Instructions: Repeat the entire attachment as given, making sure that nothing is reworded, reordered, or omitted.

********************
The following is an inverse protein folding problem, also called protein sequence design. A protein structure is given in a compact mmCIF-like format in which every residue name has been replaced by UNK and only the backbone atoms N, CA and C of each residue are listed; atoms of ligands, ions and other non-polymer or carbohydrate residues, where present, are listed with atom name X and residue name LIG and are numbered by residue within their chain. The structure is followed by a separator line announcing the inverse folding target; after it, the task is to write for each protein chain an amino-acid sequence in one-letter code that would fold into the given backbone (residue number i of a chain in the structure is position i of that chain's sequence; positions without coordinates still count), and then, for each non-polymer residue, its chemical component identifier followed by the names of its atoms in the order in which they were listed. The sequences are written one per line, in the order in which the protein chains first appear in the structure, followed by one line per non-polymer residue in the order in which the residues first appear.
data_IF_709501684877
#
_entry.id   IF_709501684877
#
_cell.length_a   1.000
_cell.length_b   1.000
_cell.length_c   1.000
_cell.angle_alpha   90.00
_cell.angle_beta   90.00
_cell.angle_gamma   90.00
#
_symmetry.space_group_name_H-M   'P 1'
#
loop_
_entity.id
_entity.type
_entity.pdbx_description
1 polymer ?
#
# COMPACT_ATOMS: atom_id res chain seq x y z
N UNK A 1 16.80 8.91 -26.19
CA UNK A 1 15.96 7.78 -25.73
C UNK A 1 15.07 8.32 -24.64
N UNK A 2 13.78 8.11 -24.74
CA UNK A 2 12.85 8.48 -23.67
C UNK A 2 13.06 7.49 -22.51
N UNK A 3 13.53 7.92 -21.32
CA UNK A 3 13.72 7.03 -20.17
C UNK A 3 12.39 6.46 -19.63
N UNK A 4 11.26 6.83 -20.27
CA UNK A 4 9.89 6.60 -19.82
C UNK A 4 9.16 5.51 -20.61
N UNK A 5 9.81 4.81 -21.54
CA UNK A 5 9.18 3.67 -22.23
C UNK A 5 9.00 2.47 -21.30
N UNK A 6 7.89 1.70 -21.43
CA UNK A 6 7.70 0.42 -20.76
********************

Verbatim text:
The following is an inverse protein folding problem, also called protein sequence design. A protein structure is given in a compact mmCIF-like format in which every residue name has been replaced by UNK and only the backbone atoms N, CA and C of each residue are listed; atoms of ligands, ions and other non-polymer or carbohydrate residues, where present, are listed with atom name X and residue name LIG and are numbered by residue within their chain. The structure is followed by a separator line announcing the inverse folding target; after it, the task is to write for each protein chain an amino-acid sequence in one-letter code that would fold into the given backbone (residue number i of a chain in the structure is position i of that chain's sequence; positions without coordinates still count), and then, for each non-polymer residue, its chemical component identifier followed by the names of its atoms in the order in which they were listed. The sequences are written one per line, in the order in which the protein chains first appear in the structure, followed by one line per non-polymer residue in the order in which the residues first appear.
data_IF_709501684877
#
_entry.id   IF_709501684877
#
_cell.length_a   1.000
_cell.length_b   1.000
_cell.length_c   1.000
_cell.angle_alpha   90.00
_cell.angle_beta   90.00
_cell.angle_gamma   90.00
#
_symmetry.space_group_name_H-M   'P 1'
#
loop_
_entity.id
_entity.type
_entity.pdbx_description
1 polymer ?
#
# COMPACT_ATOMS: atom_id res chain seq x y z
N UNK A 1 16.80 8.91 -26.19
CA UNK A 1 15.96 7.78 -25.73
C UNK A 1 15.07 8.32 -24.64
N UNK A 2 13.78 8.11 -24.74
CA UNK A 2 12.85 8.48 -23.67
C UNK A 2 13.06 7.49 -22.51
N UNK A 3 13.53 7.92 -21.32
CA UNK A 3 13.72 7.03 -20.17
C UNK A 3 12.39 6.46 -19.63
N UNK A 4 11.26 6.83 -20.27
CA UNK A 4 9.89 6.60 -19.82
C UNK A 4 9.16 5.51 -20.61
N UNK A 5 9.81 4.81 -21.54
CA UNK A 5 9.18 3.67 -22.23
C UNK A 5 9.00 2.47 -21.30
N UNK A 6 7.89 1.70 -21.43
CA UNK A 6 7.70 0.42 -20.76